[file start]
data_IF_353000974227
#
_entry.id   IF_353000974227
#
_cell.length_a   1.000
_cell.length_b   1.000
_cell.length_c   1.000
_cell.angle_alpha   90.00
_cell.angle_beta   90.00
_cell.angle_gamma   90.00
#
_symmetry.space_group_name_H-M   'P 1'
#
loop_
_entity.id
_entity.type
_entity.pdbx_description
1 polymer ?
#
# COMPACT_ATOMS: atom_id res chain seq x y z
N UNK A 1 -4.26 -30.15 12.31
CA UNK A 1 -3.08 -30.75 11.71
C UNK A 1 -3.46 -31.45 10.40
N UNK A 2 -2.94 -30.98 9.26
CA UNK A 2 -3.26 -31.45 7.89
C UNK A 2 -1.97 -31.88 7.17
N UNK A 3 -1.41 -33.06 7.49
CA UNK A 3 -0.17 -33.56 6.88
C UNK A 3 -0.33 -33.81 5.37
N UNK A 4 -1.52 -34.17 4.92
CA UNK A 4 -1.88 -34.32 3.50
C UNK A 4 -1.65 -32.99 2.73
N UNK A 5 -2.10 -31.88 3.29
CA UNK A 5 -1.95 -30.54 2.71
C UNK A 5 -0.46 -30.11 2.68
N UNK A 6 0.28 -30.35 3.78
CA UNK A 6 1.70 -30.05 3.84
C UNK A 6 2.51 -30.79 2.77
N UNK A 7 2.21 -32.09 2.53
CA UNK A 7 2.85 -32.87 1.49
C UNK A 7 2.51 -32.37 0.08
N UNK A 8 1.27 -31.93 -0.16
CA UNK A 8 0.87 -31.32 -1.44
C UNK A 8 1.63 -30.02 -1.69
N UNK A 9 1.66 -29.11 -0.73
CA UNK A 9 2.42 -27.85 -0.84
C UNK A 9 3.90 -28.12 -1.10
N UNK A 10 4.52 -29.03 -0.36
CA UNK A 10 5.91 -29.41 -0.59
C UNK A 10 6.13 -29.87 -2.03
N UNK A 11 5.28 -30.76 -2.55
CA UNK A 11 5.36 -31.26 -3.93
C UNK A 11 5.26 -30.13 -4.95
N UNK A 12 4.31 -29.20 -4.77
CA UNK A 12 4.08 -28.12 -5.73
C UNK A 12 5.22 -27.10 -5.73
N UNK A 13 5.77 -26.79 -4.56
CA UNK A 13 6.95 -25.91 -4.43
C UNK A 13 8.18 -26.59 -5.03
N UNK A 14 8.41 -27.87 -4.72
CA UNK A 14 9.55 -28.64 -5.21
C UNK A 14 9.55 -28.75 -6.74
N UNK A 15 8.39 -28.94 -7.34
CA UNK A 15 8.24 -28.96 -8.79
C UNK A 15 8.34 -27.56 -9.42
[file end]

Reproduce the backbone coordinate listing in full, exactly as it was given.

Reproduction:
data_IF_353000974227
#
_entry.id   IF_353000974227
#
_cell.length_a   1.000
_cell.length_b   1.000
_cell.length_c   1.000
_cell.angle_alpha   90.00
_cell.angle_beta   90.00
_cell.angle_gamma   90.00
#
_symmetry.space_group_name_H-M   'P 1'
#
loop_
_entity.id
_entity.type
_entity.pdbx_description
1 polymer ?
#
# COMPACT_ATOMS: atom_id res chain seq x y z
N UNK A 1 -4.26 -30.15 12.31
CA UNK A 1 -3.08 -30.75 11.71
C UNK A 1 -3.46 -31.45 10.40
N UNK A 2 -2.94 -30.98 9.26
CA UNK A 2 -3.26 -31.45 7.89
C UNK A 2 -1.97 -31.88 7.17
N UNK A 3 -1.41 -33.06 7.49
CA UNK A 3 -0.17 -33.56 6.88
C UNK A 3 -0.33 -33.81 5.37
N UNK A 4 -1.52 -34.17 4.92
CA UNK A 4 -1.88 -34.32 3.50
C UNK A 4 -1.65 -32.99 2.73
N UNK A 5 -2.10 -31.88 3.29
CA UNK A 5 -1.95 -30.54 2.71
C UNK A 5 -0.46 -30.11 2.68
N UNK A 6 0.28 -30.35 3.78
CA UNK A 6 1.70 -30.05 3.84
C UNK A 6 2.51 -30.79 2.77
N UNK A 7 2.21 -32.09 2.53
CA UNK A 7 2.85 -32.87 1.49
C UNK A 7 2.51 -32.37 0.08
N UNK A 8 1.27 -31.93 -0.16
CA UNK A 8 0.87 -31.32 -1.44
C UNK A 8 1.63 -30.02 -1.69
N UNK A 9 1.66 -29.11 -0.73
CA UNK A 9 2.42 -27.85 -0.84
C UNK A 9 3.90 -28.12 -1.10
N UNK A 10 4.52 -29.03 -0.36
CA UNK A 10 5.91 -29.41 -0.59
C UNK A 10 6.13 -29.87 -2.03
N UNK A 11 5.28 -30.76 -2.55
CA UNK A 11 5.36 -31.26 -3.93
C UNK A 11 5.26 -30.13 -4.95
N UNK A 12 4.31 -29.20 -4.77
CA UNK A 12 4.08 -28.12 -5.73
C UNK A 12 5.22 -27.10 -5.73
N UNK A 13 5.77 -26.79 -4.56
CA UNK A 13 6.95 -25.91 -4.43
C UNK A 13 8.18 -26.59 -5.03
N UNK A 14 8.41 -27.87 -4.72
CA UNK A 14 9.55 -28.64 -5.21
C UNK A 14 9.55 -28.75 -6.74
N UNK A 15 8.39 -28.94 -7.34
CA UNK A 15 8.24 -28.96 -8.79
C UNK A 15 8.34 -27.56 -9.42